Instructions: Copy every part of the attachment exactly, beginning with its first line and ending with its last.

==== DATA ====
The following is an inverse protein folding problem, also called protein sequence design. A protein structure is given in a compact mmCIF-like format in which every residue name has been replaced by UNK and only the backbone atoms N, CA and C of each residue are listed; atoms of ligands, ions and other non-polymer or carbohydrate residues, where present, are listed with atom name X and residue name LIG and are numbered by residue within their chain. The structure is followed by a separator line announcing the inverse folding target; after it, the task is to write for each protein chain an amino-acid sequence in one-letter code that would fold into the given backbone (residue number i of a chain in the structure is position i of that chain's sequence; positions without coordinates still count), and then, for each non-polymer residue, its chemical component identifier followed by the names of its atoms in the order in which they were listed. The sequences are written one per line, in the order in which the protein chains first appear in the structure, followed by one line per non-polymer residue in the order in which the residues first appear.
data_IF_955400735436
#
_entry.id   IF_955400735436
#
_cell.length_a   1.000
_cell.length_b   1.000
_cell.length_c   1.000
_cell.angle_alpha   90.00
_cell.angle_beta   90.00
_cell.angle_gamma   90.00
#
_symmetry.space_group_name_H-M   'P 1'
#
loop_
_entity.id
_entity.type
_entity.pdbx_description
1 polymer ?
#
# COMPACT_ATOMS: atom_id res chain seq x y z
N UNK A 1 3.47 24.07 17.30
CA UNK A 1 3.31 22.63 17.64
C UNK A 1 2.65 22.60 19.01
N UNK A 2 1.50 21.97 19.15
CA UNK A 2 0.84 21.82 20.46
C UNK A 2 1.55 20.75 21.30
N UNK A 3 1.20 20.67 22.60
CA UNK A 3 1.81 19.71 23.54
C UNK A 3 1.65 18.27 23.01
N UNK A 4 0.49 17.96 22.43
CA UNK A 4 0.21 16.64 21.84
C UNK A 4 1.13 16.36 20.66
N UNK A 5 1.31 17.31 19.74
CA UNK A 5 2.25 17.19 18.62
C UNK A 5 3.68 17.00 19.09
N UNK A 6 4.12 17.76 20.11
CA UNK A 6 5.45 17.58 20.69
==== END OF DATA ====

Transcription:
The following is an inverse protein folding problem, also called protein sequence design. A protein structure is given in a compact mmCIF-like format in which every residue name has been replaced by UNK and only the backbone atoms N, CA and C of each residue are listed; atoms of ligands, ions and other non-polymer or carbohydrate residues, where present, are listed with atom name X and residue name LIG and are numbered by residue within their chain. The structure is followed by a separator line announcing the inverse folding target; after it, the task is to write for each protein chain an amino-acid sequence in one-letter code that would fold into the given backbone (residue number i of a chain in the structure is position i of that chain's sequence; positions without coordinates still count), and then, for each non-polymer residue, its chemical component identifier followed by the names of its atoms in the order in which they were listed. The sequences are written one per line, in the order in which the protein chains first appear in the structure, followed by one line per non-polymer residue in the order in which the residues first appear.
data_IF_955400735436
#
_entry.id   IF_955400735436
#
_cell.length_a   1.000
_cell.length_b   1.000
_cell.length_c   1.000
_cell.angle_alpha   90.00
_cell.angle_beta   90.00
_cell.angle_gamma   90.00
#
_symmetry.space_group_name_H-M   'P 1'
#
loop_
_entity.id
_entity.type
_entity.pdbx_description
1 polymer ?
#
# COMPACT_ATOMS: atom_id res chain seq x y z
N UNK A 1 3.47 24.07 17.30
CA UNK A 1 3.31 22.63 17.64
C UNK A 1 2.65 22.60 19.01
N UNK A 2 1.50 21.97 19.15
CA UNK A 2 0.84 21.82 20.46
C UNK A 2 1.55 20.75 21.30
N UNK A 3 1.20 20.67 22.60
CA UNK A 3 1.81 19.71 23.54
C UNK A 3 1.65 18.27 23.01
N UNK A 4 0.49 17.96 22.43
CA UNK A 4 0.21 16.64 21.84
C UNK A 4 1.13 16.36 20.66
N UNK A 5 1.31 17.31 19.74
CA UNK A 5 2.25 17.19 18.62
C UNK A 5 3.68 17.00 19.09
N UNK A 6 4.12 17.76 20.11
CA UNK A 6 5.45 17.58 20.69